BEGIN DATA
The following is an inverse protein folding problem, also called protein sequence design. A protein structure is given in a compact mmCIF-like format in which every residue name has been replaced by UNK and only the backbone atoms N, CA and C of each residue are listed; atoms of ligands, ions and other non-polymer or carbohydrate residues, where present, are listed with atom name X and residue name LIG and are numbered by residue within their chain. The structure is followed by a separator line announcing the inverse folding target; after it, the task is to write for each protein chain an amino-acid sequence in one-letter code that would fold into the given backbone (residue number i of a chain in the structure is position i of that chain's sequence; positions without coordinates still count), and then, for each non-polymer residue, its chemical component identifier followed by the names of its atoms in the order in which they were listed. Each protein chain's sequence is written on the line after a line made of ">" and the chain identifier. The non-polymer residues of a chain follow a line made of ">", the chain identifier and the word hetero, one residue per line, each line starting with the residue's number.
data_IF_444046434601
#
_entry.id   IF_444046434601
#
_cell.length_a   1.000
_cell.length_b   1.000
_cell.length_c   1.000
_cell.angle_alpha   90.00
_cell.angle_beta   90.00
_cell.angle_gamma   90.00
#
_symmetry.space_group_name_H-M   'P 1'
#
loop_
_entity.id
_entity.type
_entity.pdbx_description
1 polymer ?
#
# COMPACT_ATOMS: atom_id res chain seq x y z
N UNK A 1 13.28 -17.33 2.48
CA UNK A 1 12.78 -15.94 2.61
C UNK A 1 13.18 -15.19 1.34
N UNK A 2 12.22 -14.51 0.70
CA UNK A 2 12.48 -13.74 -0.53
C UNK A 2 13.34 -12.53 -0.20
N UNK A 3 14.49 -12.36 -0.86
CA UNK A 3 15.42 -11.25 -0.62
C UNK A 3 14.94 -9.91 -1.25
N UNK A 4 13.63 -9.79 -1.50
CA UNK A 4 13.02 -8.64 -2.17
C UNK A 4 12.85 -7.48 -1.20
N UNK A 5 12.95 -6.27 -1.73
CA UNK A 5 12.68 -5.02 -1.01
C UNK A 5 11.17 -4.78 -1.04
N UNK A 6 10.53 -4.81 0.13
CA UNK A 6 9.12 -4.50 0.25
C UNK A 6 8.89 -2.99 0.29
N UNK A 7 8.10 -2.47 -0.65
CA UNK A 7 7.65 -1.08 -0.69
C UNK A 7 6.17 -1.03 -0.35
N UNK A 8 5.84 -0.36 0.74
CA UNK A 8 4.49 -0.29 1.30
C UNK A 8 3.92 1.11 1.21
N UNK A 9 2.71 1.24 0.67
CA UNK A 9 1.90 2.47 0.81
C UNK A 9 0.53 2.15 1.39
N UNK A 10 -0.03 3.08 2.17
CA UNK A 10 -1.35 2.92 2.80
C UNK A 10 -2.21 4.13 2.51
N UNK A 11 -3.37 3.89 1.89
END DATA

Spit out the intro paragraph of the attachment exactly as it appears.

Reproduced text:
The following is an inverse protein folding problem, also called protein sequence design. A protein structure is given in a compact mmCIF-like format in which every residue name has been replaced by UNK and only the backbone atoms N, CA and C of each residue are listed; atoms of ligands, ions and other non-polymer or carbohydrate residues, where present, are listed with atom name X and residue name LIG and are numbered by residue within their chain. The structure is followed by a separator line announcing the inverse folding target; after it, the task is to write for each protein chain an amino-acid sequence in one-letter code that would fold into the given backbone (residue number i of a chain in the structure is position i of that chain's sequence; positions without coordinates still count), and then, for each non-polymer residue, its chemical component identifier followed by the names of its atoms in the order in which they were listed. Each protein chain's sequence is written on the line after a line made of ">" and the chain identifier. The non-polymer residues of a chain follow a line made of ">", the chain identifier and the word hetero, one residue per line, each line starting with the residue's number.